Season To Taste or How To Eat Your Husband by Natalie Young, book reviewLizzie Prain is a fifty-something housewife in rural Surrey. She has been married to her dull husband Jacob for thirty years, and enjoys cooking, gardening and walking their dog Rita in the local woods. When the neighbours at the farm up the road mention they haven’t seen Jacob for a while, Lizzie tells them that he has left her for another woman and won’t be coming back. In fact, last Monday morning she spontaneously caved Jacob’s head in with a spade as he was planting a tree in their garden. Ever the practical sort, Lizzie’s thoughts turned immediately to how she will dispose of the body. Worried that burying Jacob in the woods will lead to his discovery – and be unpleasant for whoever did the finding – and burying him at the house would prevent her from ever moving away, she comes to a firm decision. The only way to dispose of Jacob is to eat him. After all, it would be morally wrong to waste all that meat.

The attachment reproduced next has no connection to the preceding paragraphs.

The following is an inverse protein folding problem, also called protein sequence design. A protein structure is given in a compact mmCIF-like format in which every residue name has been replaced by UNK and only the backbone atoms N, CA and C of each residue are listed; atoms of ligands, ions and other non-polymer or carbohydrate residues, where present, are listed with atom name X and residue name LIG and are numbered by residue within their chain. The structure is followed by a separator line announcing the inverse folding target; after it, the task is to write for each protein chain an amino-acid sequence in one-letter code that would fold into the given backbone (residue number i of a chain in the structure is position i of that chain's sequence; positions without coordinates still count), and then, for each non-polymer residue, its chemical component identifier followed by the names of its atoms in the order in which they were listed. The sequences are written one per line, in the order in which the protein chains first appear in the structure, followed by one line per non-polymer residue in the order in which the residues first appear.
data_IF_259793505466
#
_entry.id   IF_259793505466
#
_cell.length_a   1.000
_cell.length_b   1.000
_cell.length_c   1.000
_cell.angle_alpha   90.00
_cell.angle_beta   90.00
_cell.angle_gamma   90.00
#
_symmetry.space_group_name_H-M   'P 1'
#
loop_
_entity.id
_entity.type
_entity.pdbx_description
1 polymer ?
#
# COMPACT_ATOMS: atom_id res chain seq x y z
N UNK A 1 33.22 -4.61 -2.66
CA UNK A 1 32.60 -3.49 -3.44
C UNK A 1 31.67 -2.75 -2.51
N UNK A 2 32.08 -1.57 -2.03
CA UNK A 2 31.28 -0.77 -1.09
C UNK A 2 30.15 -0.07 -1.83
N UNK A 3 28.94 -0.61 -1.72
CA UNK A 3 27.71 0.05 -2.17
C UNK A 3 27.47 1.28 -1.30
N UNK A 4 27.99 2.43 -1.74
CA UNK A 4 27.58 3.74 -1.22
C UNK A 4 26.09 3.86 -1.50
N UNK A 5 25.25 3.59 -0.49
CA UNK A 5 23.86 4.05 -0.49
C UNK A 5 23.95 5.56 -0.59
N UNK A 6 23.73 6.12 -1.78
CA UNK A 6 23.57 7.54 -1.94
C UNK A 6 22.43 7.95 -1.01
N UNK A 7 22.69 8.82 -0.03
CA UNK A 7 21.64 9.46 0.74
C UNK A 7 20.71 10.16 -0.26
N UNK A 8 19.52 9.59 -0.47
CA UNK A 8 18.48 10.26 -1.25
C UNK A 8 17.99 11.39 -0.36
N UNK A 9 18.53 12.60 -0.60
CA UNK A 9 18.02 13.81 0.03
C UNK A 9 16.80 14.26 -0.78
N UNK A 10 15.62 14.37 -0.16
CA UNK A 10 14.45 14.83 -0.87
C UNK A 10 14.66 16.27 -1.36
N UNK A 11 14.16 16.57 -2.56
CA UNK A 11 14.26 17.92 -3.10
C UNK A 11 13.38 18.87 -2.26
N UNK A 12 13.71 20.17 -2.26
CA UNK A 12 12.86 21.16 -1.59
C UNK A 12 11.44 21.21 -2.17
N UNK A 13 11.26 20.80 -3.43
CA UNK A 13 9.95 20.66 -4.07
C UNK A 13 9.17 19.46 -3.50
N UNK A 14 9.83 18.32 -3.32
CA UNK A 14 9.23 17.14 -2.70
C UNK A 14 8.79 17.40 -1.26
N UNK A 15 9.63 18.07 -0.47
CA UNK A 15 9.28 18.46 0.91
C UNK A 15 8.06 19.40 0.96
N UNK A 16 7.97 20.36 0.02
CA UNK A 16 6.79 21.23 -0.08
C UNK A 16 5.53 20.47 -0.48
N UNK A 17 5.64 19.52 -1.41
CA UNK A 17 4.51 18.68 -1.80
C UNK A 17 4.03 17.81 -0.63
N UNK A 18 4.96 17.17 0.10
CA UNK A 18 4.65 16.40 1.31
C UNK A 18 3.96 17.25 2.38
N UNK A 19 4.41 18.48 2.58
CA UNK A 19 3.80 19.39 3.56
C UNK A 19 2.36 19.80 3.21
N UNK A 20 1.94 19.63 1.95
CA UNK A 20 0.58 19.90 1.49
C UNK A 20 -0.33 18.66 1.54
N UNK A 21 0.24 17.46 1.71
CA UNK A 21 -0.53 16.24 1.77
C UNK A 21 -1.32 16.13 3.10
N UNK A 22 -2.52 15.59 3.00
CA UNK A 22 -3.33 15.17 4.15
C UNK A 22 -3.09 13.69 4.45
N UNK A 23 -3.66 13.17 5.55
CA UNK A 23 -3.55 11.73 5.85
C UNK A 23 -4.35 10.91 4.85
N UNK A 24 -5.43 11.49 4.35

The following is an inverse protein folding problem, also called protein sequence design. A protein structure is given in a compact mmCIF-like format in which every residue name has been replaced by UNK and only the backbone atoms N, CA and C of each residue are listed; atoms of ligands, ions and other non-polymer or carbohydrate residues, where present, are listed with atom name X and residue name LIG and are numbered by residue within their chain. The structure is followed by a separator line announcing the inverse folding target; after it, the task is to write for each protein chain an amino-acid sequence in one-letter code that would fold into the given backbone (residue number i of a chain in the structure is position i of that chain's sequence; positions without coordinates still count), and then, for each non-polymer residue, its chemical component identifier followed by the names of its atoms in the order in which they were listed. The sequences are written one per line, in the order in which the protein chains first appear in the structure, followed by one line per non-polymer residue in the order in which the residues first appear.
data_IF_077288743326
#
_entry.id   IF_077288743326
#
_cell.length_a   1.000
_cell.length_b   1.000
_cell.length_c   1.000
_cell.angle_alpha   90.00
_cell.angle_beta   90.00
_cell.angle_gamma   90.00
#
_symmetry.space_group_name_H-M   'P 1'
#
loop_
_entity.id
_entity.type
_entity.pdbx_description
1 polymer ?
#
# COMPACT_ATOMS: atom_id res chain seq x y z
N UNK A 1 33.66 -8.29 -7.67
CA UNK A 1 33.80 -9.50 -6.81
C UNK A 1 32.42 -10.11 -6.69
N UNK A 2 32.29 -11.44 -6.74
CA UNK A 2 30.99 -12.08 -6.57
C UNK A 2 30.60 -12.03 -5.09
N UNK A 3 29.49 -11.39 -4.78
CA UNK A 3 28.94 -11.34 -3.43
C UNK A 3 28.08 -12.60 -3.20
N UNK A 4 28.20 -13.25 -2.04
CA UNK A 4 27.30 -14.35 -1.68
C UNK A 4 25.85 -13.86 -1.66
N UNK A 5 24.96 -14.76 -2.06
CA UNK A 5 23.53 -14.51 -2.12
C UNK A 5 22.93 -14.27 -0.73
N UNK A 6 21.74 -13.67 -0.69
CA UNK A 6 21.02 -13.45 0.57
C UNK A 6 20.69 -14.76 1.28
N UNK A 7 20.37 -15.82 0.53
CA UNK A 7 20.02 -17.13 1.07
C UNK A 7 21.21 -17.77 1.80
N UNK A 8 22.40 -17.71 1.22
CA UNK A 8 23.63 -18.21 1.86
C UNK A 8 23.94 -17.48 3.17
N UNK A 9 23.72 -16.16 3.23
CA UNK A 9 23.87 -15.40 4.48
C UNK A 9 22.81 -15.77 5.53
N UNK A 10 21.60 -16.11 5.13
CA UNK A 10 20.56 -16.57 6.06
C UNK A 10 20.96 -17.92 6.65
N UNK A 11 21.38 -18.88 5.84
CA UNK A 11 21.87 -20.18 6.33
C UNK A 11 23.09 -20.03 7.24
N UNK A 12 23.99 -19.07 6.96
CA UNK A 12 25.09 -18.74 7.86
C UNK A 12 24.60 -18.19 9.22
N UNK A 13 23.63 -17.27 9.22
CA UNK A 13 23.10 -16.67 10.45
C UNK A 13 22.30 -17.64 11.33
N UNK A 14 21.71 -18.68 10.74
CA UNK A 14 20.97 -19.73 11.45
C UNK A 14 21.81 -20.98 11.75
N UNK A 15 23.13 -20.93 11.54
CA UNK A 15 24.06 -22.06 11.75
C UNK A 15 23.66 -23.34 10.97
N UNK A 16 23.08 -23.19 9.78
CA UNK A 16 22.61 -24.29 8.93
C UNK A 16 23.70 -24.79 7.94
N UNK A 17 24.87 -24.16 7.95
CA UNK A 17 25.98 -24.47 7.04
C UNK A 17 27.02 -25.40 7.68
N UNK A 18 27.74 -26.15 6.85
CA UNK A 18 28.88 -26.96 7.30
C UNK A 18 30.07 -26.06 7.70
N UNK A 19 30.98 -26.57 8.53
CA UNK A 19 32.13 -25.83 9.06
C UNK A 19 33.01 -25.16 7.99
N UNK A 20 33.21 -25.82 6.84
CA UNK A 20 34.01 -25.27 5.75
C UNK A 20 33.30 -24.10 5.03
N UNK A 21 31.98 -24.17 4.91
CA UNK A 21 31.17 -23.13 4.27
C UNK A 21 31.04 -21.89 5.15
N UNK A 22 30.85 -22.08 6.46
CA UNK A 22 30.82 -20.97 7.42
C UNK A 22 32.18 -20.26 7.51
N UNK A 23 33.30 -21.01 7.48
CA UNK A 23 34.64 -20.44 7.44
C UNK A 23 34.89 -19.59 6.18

Continue reading

The Thread

Buy book online

Buy book online Buy book online

The Thread, Victoria Hislop, book reviewDuring the 20th Century, the sea-side Greek city of Thessaloniki saw it all – fires, wars and earthquakes. This is the backdrop of Victoria Hislop’s novel The Thread. In it, we get to know the story of this city through a fictional cast of characters. As the book opens, Katerina and Dmitri’s grandson has come to visit. He asks them why they still live in this city, since their children and their families are all in England or the USA. The answer to his question is the story of these two people and this special city.

Novelist Hislop is well known for her love of the Mediterranean. Her first novel “The Island” was about Crete, and her second “The Return” was about Granada, Spain.


Continue reading

The Kitchen Daughter

Buy book online

Buy book online Buy book online